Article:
Wednesday, December 21, 2011

Q Day 2: Whither Boehner?

Rule 22 asks:
Is the payroll tax debacle Boehner's government shutdown moment?
And Matt Glassman:
Conditional on the GOP holding the House in the 2012 election, what is the probability that Boehner is not Speaker come January 2013?
Before I get to that: I hope you all know you should be reading Rule 22 and Matt Glassman.

As far as John Boehner...I guess I don't really think that it's analogous to Newt's role in the 1995-1996 shutdown. For one thing, there's no shutdown! Yes, House Republicans are taking (yet another) hit on this one, but the odds that this becomes as visible as the 1995-1996 shutdown are slim, even if they really don't resolve it in time.

I also don't get the sense -- pending, of course, more reporting (or at least for me, getting caught up on what's been reported in the last few days) -- that rank-and-file Members of the House conference are interpreting this as a case of Boehner not being trustworthy.

But the big part of it is that as long as it's a question of the bulk of the conference insisting on positions that don't work, there's not a lot that the Speaker can do about it -- and therefore it doesn't make a lot of sense for anyone to challenge Boehner. That is, as long as anyone who is Speaker is going to be risking his or her position by negotiating with the Democrats and as long as such negotiations are (eventually, no matter how much bluster is tossed out along the way) necessary, the Speaker is basically screwed.

That changes if there's unified Republican government in 2013. But if there's divided government, and if Tea Partiers and others who have a principled stand against compromise continue to dominate a majority House GOP conference, it would be foolish for anyone to challenge Boehner -- and so he can probably keep the big chair if he wants to.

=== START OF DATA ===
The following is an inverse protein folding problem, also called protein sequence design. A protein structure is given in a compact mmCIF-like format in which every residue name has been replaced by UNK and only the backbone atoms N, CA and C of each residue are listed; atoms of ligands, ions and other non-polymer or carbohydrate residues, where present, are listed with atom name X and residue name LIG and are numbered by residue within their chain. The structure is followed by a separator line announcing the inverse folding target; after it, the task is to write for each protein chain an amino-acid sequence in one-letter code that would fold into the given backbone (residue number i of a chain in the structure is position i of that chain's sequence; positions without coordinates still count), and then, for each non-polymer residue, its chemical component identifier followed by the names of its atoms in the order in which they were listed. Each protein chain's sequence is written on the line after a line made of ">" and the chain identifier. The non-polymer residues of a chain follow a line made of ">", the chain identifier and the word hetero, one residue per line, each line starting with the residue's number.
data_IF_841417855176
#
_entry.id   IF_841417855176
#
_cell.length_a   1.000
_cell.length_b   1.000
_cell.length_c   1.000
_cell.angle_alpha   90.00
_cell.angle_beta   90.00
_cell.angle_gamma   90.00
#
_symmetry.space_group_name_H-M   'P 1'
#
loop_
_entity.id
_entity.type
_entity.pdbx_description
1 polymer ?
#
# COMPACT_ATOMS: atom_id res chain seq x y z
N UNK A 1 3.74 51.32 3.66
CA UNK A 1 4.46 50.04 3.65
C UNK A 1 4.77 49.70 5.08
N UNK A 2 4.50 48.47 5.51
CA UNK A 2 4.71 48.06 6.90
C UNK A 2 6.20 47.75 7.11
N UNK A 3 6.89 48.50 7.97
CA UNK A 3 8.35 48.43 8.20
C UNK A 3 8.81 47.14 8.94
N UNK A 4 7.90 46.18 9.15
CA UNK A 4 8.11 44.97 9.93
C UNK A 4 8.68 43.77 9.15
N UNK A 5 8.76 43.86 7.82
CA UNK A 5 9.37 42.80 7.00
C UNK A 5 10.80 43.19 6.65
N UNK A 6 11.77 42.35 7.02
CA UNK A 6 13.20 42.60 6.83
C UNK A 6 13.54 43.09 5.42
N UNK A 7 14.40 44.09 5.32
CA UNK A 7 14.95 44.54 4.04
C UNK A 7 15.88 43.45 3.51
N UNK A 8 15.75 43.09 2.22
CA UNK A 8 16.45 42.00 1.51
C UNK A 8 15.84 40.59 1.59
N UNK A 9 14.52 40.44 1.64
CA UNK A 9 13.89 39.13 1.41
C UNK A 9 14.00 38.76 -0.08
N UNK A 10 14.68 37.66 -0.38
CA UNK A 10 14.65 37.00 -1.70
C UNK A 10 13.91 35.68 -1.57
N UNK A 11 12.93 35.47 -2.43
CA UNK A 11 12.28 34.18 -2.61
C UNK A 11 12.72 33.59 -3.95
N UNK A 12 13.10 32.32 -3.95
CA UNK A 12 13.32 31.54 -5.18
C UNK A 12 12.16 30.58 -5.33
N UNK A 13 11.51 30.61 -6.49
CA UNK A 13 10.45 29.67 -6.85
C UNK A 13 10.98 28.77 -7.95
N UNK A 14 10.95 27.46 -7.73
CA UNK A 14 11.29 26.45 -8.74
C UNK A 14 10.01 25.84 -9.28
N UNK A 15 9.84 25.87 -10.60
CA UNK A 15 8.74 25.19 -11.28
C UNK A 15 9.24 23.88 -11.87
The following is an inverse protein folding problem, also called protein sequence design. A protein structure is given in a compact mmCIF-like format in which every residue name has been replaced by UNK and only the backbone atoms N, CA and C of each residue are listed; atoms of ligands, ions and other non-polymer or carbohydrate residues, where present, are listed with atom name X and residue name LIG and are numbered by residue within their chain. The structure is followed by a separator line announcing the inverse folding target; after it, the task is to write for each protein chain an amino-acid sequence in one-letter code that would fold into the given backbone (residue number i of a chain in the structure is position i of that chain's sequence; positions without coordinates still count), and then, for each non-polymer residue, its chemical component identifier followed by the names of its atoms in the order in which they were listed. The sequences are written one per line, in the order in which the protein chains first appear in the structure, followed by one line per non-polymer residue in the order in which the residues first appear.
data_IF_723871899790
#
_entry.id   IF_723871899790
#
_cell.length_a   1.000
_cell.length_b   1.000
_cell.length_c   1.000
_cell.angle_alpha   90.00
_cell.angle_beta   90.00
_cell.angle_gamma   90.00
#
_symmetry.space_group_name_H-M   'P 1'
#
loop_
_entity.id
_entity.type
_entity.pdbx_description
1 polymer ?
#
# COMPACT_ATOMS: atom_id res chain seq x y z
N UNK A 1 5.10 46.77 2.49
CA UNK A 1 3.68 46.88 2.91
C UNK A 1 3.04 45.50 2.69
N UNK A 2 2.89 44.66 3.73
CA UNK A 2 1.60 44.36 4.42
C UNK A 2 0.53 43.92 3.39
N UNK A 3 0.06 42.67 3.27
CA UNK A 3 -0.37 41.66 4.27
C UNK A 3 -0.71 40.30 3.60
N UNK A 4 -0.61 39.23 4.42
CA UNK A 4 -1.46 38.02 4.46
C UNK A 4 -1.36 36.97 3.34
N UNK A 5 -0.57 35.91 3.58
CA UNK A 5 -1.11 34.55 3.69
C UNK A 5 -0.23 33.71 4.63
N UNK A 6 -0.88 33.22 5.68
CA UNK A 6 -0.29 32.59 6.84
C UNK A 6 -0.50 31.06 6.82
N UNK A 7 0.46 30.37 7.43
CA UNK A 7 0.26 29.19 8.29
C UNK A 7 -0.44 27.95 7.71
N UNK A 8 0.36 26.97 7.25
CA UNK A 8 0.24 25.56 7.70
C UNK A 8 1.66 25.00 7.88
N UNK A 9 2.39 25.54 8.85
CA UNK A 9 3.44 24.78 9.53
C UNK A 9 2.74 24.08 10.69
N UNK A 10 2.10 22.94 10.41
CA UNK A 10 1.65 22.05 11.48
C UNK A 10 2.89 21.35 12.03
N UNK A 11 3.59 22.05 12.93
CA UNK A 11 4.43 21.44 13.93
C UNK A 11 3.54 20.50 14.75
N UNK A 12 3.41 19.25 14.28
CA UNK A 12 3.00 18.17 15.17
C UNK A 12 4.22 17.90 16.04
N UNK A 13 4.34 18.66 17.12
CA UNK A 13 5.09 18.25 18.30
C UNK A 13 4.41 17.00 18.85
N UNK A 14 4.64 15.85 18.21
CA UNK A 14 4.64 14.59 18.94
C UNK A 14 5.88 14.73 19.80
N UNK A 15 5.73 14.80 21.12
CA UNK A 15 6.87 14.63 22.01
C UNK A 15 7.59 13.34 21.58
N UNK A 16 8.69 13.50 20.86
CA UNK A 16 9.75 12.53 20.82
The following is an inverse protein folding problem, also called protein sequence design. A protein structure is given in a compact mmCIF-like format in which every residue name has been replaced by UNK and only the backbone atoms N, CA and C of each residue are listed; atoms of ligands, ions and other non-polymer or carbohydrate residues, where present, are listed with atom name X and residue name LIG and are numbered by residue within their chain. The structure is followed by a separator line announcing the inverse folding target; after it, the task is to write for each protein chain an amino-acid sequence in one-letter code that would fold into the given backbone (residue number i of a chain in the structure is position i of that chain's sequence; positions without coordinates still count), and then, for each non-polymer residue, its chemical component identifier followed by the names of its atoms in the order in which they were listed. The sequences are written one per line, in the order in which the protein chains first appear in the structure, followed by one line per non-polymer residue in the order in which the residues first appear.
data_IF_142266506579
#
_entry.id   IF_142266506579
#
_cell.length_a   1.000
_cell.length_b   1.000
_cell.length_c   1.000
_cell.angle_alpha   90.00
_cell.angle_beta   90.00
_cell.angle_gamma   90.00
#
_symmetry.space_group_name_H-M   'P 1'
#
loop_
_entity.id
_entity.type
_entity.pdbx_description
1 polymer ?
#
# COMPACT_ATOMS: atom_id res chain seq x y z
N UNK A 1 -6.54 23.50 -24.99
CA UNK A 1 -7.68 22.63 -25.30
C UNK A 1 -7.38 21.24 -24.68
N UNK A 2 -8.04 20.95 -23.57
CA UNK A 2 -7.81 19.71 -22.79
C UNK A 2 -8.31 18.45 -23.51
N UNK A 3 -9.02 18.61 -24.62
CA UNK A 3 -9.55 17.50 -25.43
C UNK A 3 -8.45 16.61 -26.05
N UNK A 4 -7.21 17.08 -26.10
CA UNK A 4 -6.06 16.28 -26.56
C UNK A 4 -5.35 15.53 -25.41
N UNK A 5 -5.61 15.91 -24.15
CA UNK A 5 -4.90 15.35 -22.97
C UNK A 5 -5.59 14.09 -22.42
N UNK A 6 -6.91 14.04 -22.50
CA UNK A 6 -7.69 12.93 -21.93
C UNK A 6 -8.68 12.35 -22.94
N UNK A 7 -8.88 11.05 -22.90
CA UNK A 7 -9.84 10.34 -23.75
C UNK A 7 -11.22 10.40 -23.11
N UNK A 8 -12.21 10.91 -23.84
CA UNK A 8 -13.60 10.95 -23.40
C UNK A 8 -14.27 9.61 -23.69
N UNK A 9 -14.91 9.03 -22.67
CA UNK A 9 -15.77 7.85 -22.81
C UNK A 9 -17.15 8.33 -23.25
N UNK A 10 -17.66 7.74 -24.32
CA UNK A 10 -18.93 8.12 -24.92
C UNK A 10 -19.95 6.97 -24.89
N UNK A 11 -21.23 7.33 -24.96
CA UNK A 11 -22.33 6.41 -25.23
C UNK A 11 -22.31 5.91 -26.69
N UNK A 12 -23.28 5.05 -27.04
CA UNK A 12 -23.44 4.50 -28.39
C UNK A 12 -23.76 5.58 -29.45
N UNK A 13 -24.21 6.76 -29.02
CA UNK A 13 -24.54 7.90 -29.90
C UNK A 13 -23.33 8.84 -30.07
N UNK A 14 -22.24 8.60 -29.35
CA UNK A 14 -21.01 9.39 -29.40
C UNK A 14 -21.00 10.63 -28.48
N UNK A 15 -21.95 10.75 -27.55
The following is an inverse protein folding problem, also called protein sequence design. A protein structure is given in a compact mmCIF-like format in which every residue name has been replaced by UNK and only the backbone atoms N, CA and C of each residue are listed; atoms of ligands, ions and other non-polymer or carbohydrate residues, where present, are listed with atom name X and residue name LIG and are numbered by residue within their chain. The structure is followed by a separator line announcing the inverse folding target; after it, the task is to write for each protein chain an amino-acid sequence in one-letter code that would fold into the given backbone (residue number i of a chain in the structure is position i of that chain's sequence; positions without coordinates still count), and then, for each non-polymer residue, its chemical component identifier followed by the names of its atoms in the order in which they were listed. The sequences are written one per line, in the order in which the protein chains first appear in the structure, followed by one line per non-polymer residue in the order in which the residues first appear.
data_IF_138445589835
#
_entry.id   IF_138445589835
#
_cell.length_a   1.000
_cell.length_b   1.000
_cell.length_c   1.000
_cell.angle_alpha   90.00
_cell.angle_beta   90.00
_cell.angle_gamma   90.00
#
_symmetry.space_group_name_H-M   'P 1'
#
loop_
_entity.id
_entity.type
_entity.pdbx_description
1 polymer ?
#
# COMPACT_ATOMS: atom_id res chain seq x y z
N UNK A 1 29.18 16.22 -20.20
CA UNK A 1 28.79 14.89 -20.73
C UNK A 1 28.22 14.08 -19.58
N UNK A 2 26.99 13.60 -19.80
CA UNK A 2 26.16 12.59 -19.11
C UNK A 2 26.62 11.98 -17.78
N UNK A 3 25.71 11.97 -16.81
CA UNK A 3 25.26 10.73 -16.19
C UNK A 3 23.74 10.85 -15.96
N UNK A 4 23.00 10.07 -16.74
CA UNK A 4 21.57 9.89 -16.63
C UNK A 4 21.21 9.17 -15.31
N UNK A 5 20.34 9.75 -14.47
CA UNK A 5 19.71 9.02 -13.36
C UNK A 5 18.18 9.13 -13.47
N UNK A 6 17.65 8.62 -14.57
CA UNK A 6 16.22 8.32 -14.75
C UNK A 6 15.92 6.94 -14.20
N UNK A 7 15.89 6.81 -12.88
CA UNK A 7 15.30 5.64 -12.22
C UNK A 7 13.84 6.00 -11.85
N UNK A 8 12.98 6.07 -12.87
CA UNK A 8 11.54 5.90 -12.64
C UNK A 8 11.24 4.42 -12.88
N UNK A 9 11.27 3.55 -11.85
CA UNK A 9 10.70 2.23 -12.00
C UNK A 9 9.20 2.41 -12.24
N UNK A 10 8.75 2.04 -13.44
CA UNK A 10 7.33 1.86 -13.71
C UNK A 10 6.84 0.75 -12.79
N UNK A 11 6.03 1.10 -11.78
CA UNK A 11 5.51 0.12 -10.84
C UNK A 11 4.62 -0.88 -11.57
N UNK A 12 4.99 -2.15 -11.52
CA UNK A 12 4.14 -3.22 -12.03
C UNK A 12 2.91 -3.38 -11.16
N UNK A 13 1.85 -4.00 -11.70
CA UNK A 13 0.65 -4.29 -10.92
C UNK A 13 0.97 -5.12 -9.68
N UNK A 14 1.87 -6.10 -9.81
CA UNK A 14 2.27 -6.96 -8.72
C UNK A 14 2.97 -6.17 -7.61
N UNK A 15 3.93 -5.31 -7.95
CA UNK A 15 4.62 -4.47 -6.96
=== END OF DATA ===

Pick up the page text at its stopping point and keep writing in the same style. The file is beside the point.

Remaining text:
1. I wish there was better reporting on this. Many reports seem to say that the problem for Boehner is a minority of House GOP members, on the order of a couple to several dozen. If that's the case, why can't Boehner go without them? He'd just have some conservative Democratic votes instead.

    More generally, it seems like Boehner has all the power he needs to control his majority. So is he instead appearing not to control it as a way to leverage far-right positions in negotiations? Given that you've also very well explained why he doesn't have to fear for his job so greatly, it doesn't make sense that he would haphazardly let a minority of tea party members jerk him around unless he expressly wanted to let them jerk him around.

    Is it more individual? Is Boehner worried about a primary challenger against himself in 2012?

  2. I guess this all was a genuine screw-up on Boehner's part and not an elaborate attempt to allow the payroll tax cut extension to unravel by using the cover of desiring more negotiation. Because only two strategies by the GOP made political and/or policy sense: immediately go along with the senate compromise or hold out to the end in order to destabilize economic recovery (with the alternate case of extracting more concessions). Delaying and caving made no sense, served no purpose.


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